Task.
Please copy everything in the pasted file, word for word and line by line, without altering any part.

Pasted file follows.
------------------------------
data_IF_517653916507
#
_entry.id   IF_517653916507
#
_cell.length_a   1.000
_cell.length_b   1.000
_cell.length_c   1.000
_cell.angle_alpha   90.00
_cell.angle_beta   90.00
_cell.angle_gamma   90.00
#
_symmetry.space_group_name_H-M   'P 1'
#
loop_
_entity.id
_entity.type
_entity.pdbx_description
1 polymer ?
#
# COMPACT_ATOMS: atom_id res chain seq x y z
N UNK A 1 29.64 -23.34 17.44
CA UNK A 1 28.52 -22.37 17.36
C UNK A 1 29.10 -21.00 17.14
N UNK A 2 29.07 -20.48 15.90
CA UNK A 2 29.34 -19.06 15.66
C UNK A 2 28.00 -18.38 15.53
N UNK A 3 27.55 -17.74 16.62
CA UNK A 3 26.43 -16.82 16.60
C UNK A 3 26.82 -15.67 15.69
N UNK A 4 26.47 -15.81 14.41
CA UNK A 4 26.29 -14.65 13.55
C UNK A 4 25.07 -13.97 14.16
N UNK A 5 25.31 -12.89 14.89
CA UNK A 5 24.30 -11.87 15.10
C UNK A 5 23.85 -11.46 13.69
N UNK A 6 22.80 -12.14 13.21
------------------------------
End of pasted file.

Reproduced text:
data_IF_517653916507
#
_entry.id   IF_517653916507
#
_cell.length_a   1.000
_cell.length_b   1.000
_cell.length_c   1.000
_cell.angle_alpha   90.00
_cell.angle_beta   90.00
_cell.angle_gamma   90.00
#
_symmetry.space_group_name_H-M   'P 1'
#
loop_
_entity.id
_entity.type
_entity.pdbx_description
1 polymer ?
#
# COMPACT_ATOMS: atom_id res chain seq x y z
N UNK A 1 29.64 -23.34 17.44
CA UNK A 1 28.52 -22.37 17.36
C UNK A 1 29.10 -21.00 17.14
N UNK A 2 29.07 -20.48 15.90
CA UNK A 2 29.34 -19.06 15.66
C UNK A 2 28.00 -18.38 15.53
N UNK A 3 27.55 -17.74 16.62
CA UNK A 3 26.43 -16.82 16.60
C UNK A 3 26.82 -15.67 15.69
N UNK A 4 26.47 -15.81 14.41
CA UNK A 4 26.29 -14.65 13.55
C UNK A 4 25.07 -13.97 14.16
N UNK A 5 25.31 -12.89 14.89
CA UNK A 5 24.30 -11.87 15.10
C UNK A 5 23.85 -11.46 13.69
N UNK A 6 22.80 -12.14 13.21